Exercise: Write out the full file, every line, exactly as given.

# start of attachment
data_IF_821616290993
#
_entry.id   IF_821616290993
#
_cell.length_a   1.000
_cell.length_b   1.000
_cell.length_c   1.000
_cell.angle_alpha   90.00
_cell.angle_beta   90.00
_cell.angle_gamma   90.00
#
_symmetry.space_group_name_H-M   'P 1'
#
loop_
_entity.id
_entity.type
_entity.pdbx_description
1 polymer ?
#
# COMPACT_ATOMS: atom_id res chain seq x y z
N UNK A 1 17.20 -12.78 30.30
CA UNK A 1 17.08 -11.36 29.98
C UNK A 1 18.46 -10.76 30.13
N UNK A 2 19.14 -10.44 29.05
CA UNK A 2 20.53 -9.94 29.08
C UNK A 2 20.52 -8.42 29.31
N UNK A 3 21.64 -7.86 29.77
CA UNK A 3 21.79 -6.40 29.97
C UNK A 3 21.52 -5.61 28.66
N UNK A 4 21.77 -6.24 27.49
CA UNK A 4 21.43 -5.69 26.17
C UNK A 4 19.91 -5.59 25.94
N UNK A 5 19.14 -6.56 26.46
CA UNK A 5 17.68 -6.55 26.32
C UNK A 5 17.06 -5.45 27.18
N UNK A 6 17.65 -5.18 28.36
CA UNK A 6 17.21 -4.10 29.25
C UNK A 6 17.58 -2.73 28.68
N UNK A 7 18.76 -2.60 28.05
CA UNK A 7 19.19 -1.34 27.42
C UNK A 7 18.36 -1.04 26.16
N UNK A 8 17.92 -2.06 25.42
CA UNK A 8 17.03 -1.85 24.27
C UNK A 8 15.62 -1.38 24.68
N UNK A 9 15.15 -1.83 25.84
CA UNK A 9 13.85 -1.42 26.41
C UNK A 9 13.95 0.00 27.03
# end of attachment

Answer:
data_IF_821616290993
#
_entry.id   IF_821616290993
#
_cell.length_a   1.000
_cell.length_b   1.000
_cell.length_c   1.000
_cell.angle_alpha   90.00
_cell.angle_beta   90.00
_cell.angle_gamma   90.00
#
_symmetry.space_group_name_H-M   'P 1'
#
loop_
_entity.id
_entity.type
_entity.pdbx_description
1 polymer ?
#
# COMPACT_ATOMS: atom_id res chain seq x y z
N UNK A 1 17.20 -12.78 30.30
CA UNK A 1 17.08 -11.36 29.98
C UNK A 1 18.46 -10.76 30.13
N UNK A 2 19.14 -10.44 29.05
CA UNK A 2 20.53 -9.94 29.08
C UNK A 2 20.52 -8.42 29.31
N UNK A 3 21.64 -7.86 29.77
CA UNK A 3 21.79 -6.40 29.97
C UNK A 3 21.52 -5.61 28.66
N UNK A 4 21.77 -6.24 27.49
CA UNK A 4 21.43 -5.69 26.17
C UNK A 4 19.91 -5.59 25.94
N UNK A 5 19.14 -6.56 26.46
CA UNK A 5 17.68 -6.55 26.32
C UNK A 5 17.06 -5.45 27.18
N UNK A 6 17.65 -5.18 28.36
CA UNK A 6 17.21 -4.10 29.25
C UNK A 6 17.58 -2.73 28.68
N UNK A 7 18.76 -2.60 28.05
CA UNK A 7 19.19 -1.34 27.42
C UNK A 7 18.36 -1.04 26.16
N UNK A 8 17.92 -2.06 25.42
CA UNK A 8 17.03 -1.85 24.27
C UNK A 8 15.62 -1.38 24.68
N UNK A 9 15.15 -1.83 25.84
CA UNK A 9 13.85 -1.42 26.41
C UNK A 9 13.95 0.00 27.03